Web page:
Salvias need to be pruned regularly to prevent overgrowth, as excessive growth can cause nutrient problems. Optimal timing is key when it comes to cutting back your salvia plants, which includes knowing how soon after flowering they need to be pruned.
You should cut back salvias after flowering to the base of the stems but not below the start of the foliage. After removing the flowers and stems, there should be plenty of leaves on the salvia plant. Pruning salvias allows room for more growth and healthy nutrient absorption.
Throughout this article, I’ll explain when and how you should prune your salvias. I’ll also discuss how low you should cut them to prevent damage to the foliage and roots.
When To Prune Salvias
You should prune salvias once after the winter and once after the first flower bloom. Pruning after the winter months removes excessive amounts of dry, dead foliage, which allows extra room for the stems and flowers to grow. Pruning after flowering helps the plant absorb more sunlight and nutrients.
Many people say salvias should be pruned in July to promote better flowering. You can prune the salvias right before or after the initial bloom since it can help them bloom multiple times. Pruning your salvias too soon can prevent optimal growth, but failing to prune them at all is just as bad, if not worse.
Here’s how you know it’s the right time to prune your salvias:
- If you see dry, cracked stems, leaves, and flowers, you should remove them.
- You can prune your salvias a couple of months before the initial bloom or right after they flower for a wide range of benefits.
- Remove offshoots if you don’t want to grow additional salvias, as they can pull the moisture and nutrients intended for the main salvia plant.
- If your salvia feels woody or looks brown beneath the top layer of the stem, that portion is likely dead and needs to be removed.
Pruning your salvias at the right time can make a world of difference in terms of longevity and abundance. If you stick to the aforementioned schedule of post-winter pruning combined with post-flower pruning, there’s no doubt your salvias will be on the right track for healthy growth.
How Do You Prune Salvias After Flowering? (PAA)
To prune salvias after flowering, use pruning shears to cut the stems down to the lowest node. Don’t cut the foliage or roots. All of your cuts should be above the base leaves and below the flowers. Water your salvias after pruning them to accelerate the repairing process for each of the stems.
Let’s break down these steps below:
- Prune salvia plants right above the lowest shooting node. If you cut below these shoots, it’ll take a very long time for your salvias to grow new flowers. This is a common mistake people make when trimming salvias, so make sure you keep the shears above the lowest shoots.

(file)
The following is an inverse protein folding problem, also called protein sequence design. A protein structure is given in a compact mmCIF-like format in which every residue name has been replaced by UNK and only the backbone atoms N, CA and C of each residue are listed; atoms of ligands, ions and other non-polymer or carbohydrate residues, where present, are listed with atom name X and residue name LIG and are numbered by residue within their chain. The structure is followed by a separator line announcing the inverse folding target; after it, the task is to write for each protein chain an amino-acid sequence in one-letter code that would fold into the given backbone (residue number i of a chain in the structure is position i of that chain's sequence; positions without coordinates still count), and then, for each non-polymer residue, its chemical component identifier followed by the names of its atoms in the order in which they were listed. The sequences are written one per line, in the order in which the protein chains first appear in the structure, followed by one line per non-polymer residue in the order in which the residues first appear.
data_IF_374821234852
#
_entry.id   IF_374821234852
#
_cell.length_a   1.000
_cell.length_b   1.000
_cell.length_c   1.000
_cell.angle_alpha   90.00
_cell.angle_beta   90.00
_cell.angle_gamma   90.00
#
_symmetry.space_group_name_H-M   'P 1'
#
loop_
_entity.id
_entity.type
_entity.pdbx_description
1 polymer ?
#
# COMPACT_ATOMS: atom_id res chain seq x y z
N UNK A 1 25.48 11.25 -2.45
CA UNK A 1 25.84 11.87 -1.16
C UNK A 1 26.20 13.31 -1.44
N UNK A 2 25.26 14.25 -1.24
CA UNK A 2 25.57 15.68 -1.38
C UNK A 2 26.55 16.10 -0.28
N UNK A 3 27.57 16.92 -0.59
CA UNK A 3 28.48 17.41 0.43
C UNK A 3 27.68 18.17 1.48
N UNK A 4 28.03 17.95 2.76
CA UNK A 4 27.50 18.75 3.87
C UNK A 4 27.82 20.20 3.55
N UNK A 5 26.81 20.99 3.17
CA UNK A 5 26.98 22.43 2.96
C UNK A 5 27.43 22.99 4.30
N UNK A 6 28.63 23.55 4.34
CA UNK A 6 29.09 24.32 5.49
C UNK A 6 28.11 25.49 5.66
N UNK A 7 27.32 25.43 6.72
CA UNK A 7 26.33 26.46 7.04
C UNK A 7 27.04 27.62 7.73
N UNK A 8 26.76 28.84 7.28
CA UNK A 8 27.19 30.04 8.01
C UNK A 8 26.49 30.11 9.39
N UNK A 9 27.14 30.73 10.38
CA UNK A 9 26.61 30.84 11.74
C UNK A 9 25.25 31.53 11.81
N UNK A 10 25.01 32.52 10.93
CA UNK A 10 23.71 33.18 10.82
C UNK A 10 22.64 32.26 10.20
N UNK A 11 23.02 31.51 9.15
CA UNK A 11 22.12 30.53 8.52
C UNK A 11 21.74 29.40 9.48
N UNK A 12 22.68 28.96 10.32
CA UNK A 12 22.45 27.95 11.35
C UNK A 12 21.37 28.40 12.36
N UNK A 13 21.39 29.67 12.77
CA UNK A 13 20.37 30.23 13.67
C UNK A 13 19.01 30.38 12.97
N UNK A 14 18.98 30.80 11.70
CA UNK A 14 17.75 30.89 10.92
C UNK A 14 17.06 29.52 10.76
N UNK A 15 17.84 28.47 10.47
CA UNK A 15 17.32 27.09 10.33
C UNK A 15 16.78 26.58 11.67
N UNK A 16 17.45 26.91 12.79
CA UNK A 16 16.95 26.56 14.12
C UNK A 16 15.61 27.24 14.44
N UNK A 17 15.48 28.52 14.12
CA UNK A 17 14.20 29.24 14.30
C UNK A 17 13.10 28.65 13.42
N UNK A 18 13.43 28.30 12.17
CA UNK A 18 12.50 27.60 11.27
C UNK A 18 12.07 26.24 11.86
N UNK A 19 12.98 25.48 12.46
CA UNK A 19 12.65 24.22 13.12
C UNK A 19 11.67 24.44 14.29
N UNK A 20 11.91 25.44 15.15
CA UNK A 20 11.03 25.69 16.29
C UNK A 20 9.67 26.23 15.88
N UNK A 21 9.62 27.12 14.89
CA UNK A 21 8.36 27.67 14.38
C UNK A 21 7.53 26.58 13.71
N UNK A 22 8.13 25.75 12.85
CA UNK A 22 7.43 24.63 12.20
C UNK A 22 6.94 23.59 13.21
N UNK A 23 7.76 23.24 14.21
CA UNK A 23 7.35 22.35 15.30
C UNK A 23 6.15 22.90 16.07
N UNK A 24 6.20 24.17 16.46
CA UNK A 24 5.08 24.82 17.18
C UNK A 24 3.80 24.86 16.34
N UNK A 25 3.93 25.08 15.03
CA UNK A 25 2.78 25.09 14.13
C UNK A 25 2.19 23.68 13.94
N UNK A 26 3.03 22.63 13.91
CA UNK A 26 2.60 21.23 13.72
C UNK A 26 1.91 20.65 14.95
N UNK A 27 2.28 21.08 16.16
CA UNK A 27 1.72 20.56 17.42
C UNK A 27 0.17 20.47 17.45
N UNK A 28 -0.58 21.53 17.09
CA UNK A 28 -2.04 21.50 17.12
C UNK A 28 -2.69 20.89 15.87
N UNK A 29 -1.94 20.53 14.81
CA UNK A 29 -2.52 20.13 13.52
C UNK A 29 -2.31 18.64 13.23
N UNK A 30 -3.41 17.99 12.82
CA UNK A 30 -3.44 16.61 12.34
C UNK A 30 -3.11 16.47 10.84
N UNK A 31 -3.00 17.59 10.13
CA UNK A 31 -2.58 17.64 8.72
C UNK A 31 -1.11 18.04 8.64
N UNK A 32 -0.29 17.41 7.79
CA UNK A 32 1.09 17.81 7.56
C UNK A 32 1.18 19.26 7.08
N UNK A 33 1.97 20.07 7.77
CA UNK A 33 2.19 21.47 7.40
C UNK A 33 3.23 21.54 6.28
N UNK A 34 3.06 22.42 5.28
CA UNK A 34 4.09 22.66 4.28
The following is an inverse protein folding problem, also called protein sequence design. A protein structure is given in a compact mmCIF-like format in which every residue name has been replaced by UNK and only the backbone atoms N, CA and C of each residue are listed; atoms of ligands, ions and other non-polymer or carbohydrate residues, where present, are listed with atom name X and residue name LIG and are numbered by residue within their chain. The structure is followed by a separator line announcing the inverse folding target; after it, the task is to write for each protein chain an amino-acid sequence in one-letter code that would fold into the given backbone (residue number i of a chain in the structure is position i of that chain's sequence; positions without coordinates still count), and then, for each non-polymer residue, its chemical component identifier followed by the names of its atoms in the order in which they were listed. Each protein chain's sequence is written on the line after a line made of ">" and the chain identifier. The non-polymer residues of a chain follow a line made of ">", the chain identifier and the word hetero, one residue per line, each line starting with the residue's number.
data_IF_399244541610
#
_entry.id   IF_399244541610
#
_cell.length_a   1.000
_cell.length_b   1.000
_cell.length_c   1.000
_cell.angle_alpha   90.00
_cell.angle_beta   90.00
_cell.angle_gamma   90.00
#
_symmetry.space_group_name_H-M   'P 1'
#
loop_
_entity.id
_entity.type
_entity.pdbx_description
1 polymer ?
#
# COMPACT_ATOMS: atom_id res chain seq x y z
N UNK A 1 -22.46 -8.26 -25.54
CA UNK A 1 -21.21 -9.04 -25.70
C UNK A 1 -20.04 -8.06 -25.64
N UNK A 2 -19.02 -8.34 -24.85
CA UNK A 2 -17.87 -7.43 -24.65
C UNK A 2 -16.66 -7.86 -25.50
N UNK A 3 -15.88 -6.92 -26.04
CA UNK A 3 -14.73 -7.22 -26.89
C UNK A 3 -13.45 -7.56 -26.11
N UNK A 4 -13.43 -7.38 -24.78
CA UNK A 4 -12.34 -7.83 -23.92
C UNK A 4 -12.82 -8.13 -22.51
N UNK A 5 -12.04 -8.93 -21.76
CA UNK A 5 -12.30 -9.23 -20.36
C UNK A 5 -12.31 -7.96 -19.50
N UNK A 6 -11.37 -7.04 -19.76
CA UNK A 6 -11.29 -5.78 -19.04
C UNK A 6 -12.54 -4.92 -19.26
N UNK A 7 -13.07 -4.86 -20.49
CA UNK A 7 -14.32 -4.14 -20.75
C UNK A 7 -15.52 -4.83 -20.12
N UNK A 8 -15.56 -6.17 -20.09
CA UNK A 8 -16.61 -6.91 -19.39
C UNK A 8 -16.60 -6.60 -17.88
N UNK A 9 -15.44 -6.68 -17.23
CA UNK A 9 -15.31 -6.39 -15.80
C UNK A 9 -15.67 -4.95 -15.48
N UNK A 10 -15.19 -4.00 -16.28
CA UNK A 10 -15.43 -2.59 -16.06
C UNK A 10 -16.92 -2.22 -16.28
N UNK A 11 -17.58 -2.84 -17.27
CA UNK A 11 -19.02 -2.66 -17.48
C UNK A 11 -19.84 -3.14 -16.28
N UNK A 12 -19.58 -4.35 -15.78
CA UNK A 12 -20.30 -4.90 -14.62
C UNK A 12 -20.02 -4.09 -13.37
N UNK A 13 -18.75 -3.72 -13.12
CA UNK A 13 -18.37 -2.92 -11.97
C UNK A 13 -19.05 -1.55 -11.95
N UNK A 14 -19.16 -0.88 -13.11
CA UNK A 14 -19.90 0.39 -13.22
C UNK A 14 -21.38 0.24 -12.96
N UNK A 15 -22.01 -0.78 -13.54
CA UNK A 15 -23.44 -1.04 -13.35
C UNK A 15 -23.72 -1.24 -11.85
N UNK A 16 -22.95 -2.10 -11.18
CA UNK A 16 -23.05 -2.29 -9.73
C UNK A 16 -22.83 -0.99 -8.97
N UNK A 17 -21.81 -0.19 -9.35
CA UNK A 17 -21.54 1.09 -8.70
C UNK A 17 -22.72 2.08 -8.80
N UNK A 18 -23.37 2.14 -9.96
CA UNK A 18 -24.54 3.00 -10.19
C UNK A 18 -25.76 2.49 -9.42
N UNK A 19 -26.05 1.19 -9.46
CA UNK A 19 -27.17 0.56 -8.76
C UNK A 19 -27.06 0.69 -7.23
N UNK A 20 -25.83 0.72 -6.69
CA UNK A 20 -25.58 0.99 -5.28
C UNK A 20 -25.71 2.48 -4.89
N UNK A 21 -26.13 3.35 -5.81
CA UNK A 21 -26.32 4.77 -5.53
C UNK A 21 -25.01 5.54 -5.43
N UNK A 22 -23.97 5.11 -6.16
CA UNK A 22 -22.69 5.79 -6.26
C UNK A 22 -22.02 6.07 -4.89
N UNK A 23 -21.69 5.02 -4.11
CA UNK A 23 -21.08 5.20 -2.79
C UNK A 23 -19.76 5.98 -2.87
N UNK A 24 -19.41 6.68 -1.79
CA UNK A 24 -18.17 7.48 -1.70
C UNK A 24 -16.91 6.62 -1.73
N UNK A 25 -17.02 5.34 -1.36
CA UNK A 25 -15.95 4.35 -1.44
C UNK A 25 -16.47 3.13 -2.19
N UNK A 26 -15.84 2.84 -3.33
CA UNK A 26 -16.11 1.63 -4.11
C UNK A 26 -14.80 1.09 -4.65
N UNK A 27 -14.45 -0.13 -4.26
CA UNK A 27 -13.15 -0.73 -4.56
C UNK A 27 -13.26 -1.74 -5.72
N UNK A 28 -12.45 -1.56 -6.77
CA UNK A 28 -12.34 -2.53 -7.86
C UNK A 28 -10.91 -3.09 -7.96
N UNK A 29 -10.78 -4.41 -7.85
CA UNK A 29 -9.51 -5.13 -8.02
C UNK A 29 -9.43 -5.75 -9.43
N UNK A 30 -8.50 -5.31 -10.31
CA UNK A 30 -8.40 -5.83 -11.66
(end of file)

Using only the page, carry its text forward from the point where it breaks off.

- Prune the stems at a 45-degree angle to allow for more sunlight and water absorption. Cutting the stems at an angle provides a slightly bigger surface area for nutrients to go into the stems and the roots. Also, make sure the shears are sharp enough to smoothly cut through the stems.
- Remove dead flowers, stems, and leaves from the salvias. You should do this whether or not your salvias recently flowered because dead foliage blocks nutrient absorption and prevents your salvias from growing new shoots and flowers. You should remove all dead foliage down to the highest living portion of the stem.
- Avoid cutting the bushy leaves or nodes near the leaves. They’re the source of growth, and most salvias won’t grow if they’re cut this low. You likely won’t see any of the stems too far above the bushy leaves, but this is completely normal.
- Remove excess debris, then water the salvias right after pruning them. Take away anything you might’ve missed, including all trimmings that fell into the plant, as they block soil moisture absorption. Consider bundling the flowers with a jute cord prior to cutting them if you want to reuse them for another purpose.
Proper pruning starts with using the right kind of shears.
Use a sharp, quality tool like Fiskars Pruning Shears (link to Amazon). Despite their lightweight 0.65-pound (295 grams) design, these steel shears can cut through salvia stems without a problem. They also have a non-slip grip handle, providing ergonomic control without dulling or falling out of your hands.
Here’s a helpful YouTube video of the salvia pruning process:
Should Salvias Be Cut Back to the Ground?
Salvias shouldn’t be cut back to the ground, but they should be cut to the lowest node shoot. This allows new stems to grow without injuring the plant. You should only prune salvias after winter, when there are dead stems, or after they flower.
Keep these tips in mind when cutting your salvia plants:
- Cut your salvias back to the first point of growth to prevent them from having to start over.
- Some gardeners cut their salvias back to the ground in order to prevent them from blooming multiple times in a year.
- You should remove old, dry, cracked, or diseased foliage from salvias to stop the problem from worsening.
- Avoid cutting roots from salvias unless there are clear signs of root rot (mushy roots, wispy roots, or roots that won’t grow due to mold growth).
- Anything you cut salvias with can transfer mold, mildew, and diseases from one plant to another.
Salvias need to be pruned after they flower to open up room for more stems and flowers. While they can grow without being pruned, it’ll take a lot longer and won’t look nearly as neat or abundant. Furthermore, pruning your salvias after flowering helps them produce more flowers in a blooming season.